In the afternoon we walked into the meadows and along a footpath to have a quick look at the village of Muker, then followed a trail over the high ground to the south of the village before dropping into Thwaite.
    This is a particularly picturesque part of the country and quite remote - we had no phone, wifi or TV signals - which was quite nice.
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  • Day1114

    Guisborough

    June 11 in the United Kingdom ⋅ ⛅ 17 °C

    On Friday we took the van into Redcar, where we made use of washing machines at Margaret and Nicola's. Big thanks to them. Alan helped Don in the garden by cutting back some of the hedges. Karen had a hair appointment in the afternoon so we both walked into town. While K was in the chair I walked along the sea front, stopping at Pacittos for an ice cream - just as good as ever.
    On saturday we hosted Jill and Mick and the Robinsons at the site in early afternoon before setting off to Brockley Hall in Saltburn where Don had booked us all in for the night and had arranged his 90 birthday celebratory meal. Sadly due to the covid situation all the grandchildren and great grand children could not attend due to restrictions on numbers.
    The weekend was brilliantly sunny and we enjoyed drinks in the garden in the afternoon with all the family followed by a great meal in a private room in the hotel. The chef even put on a chicken parmo for Matthew which is probably not on the usual menu. Once again we were the last out of the dining rooms after a lovely evening.
    On Sunday we enjoyed a massive breakfast at the hotel after which Karen and I walked back to Redcar along the beach. The tide was well out, the sun shining and the beach was busy with people enjoying the moment. After yet more food in Redcar we returned to the van in the evening absolutely stuffed.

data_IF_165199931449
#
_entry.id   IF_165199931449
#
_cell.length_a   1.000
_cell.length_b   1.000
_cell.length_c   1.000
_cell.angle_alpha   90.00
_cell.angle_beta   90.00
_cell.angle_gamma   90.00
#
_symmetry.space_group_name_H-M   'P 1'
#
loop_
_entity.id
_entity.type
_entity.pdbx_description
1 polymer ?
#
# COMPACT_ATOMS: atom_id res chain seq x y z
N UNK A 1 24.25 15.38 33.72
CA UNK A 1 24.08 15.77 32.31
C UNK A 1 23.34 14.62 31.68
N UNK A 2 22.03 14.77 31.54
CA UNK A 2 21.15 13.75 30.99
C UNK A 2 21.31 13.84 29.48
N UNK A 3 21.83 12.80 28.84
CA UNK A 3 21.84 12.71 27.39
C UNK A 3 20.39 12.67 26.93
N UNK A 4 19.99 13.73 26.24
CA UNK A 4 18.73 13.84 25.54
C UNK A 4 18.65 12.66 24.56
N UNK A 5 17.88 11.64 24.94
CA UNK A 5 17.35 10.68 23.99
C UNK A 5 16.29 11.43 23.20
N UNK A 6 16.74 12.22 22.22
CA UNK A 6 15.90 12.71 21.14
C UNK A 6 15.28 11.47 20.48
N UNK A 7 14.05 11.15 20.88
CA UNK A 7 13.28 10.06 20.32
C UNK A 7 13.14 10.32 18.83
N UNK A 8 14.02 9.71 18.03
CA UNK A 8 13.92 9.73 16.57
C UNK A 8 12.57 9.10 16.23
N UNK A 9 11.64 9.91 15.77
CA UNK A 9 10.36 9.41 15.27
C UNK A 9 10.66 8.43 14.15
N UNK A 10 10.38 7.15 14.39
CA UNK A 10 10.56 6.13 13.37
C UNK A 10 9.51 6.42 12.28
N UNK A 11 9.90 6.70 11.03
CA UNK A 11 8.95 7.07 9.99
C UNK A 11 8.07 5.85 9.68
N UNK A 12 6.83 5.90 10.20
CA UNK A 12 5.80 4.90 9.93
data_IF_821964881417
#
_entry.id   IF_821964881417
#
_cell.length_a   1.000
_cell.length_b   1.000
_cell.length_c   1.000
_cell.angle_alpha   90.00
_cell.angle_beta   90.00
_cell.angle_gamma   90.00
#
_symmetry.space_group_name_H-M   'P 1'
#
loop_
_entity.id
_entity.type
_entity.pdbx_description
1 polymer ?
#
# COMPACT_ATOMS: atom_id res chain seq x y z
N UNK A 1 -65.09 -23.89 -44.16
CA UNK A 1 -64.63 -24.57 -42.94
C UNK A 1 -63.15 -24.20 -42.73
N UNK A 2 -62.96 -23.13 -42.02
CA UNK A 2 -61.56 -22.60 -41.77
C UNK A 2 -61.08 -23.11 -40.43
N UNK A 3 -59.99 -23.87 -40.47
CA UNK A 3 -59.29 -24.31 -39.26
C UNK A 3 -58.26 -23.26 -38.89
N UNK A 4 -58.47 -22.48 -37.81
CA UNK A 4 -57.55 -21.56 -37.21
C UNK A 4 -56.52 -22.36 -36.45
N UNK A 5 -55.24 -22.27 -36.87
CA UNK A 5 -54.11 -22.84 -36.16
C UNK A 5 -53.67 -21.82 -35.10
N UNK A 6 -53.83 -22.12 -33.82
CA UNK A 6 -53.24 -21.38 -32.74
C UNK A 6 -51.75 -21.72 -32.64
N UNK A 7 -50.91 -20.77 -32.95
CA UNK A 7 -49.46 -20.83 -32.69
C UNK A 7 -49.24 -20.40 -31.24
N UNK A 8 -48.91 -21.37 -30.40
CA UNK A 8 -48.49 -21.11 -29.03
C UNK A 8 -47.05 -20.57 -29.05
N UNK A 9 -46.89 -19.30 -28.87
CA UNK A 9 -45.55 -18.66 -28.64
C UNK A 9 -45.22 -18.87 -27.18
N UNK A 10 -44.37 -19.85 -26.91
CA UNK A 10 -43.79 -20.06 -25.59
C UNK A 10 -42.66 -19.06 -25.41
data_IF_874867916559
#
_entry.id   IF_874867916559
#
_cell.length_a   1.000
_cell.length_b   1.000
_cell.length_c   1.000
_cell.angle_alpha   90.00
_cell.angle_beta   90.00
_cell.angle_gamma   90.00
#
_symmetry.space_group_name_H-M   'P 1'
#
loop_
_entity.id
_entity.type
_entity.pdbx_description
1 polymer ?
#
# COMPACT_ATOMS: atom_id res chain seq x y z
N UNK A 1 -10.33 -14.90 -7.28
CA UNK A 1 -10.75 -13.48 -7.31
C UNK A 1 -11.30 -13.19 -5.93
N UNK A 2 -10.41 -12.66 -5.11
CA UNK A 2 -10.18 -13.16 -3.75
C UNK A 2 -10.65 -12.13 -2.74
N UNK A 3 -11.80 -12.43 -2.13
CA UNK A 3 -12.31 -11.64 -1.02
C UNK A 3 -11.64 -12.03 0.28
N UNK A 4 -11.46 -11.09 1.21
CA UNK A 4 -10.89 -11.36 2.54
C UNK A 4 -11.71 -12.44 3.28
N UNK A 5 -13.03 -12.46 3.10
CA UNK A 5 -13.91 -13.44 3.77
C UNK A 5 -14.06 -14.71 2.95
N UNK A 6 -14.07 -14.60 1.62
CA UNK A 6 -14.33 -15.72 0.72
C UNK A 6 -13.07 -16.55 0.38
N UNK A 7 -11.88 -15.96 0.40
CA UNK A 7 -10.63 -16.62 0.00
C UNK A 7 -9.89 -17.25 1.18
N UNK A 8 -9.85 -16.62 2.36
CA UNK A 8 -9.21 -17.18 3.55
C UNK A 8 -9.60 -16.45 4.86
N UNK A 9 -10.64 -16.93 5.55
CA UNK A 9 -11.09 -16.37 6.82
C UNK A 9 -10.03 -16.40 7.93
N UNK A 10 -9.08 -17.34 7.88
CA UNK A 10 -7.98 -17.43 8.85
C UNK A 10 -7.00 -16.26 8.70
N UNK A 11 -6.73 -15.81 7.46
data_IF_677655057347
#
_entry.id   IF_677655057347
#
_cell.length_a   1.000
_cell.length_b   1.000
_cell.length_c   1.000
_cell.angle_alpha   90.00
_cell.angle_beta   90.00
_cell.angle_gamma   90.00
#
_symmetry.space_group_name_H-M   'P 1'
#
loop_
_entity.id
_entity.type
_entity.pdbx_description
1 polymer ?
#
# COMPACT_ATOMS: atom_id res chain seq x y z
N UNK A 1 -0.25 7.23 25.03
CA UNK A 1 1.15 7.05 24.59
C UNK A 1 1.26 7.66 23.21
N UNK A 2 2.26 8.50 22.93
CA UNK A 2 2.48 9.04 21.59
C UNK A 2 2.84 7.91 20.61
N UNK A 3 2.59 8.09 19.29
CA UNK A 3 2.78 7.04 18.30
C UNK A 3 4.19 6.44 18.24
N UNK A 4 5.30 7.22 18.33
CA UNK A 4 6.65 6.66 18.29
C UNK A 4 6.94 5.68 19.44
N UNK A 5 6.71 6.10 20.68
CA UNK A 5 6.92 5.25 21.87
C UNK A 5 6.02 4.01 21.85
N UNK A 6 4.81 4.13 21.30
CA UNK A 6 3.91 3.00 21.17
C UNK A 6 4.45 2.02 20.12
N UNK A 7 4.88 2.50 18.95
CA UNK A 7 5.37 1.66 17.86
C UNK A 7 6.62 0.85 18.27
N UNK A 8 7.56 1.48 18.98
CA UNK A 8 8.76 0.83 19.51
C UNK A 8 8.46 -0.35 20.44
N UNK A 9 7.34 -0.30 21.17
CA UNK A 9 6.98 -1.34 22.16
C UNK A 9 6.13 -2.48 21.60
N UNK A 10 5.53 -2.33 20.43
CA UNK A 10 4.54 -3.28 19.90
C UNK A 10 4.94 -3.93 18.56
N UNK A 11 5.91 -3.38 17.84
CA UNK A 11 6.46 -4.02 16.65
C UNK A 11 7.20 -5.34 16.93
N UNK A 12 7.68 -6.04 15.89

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  • Day1113

    Guisborough

    June 10 in the United Kingdom ⋅ ⛅ 20 °C

    We spent the day having a mini tour of the area on our feet and on our bikes.
    We cycled to Guisborough for a quick breeze around the street market followed by a look around the Gisborough Priory. I had been around the site in my youth but had never really registered just how big an establishment it must have been in its heyday. The abbey was founded by a "De Brus" one of the English relatives of Robert De Brus, King of Scotland. There is very little left standing but the grounds are maintained by English Heritage and an army of volunteers who were busy in the gardens.
    We then cycled through to Great Ayton a lovely village which is famous for being the childhood home village of Captain James Cook. The house that he grew up in does still exist, however it was dismantled piece by piece and transported to Melbourne, Australia where it was reassembled within Fitzroy Park.
    Resisting the temptation of a Suggits Ice cream we left our bikes in the village and hiked up to the Captain Cook Monument which sits on top of a hill outside the village. We took the shortest way up which led us up a very very steep path to the high ground and eventually the monument. There was a strong wind at the top so we didn't linger, and the plaque on the monument was unreadable. We decided that to return by the same route would be foolish so returned to the village via a route which took us along the Cleveland Way in part.
    On our walk we found elderberry flowers in full bloom for the first time this season which we picked to make cordial in time for Kirsty's wedding weekend.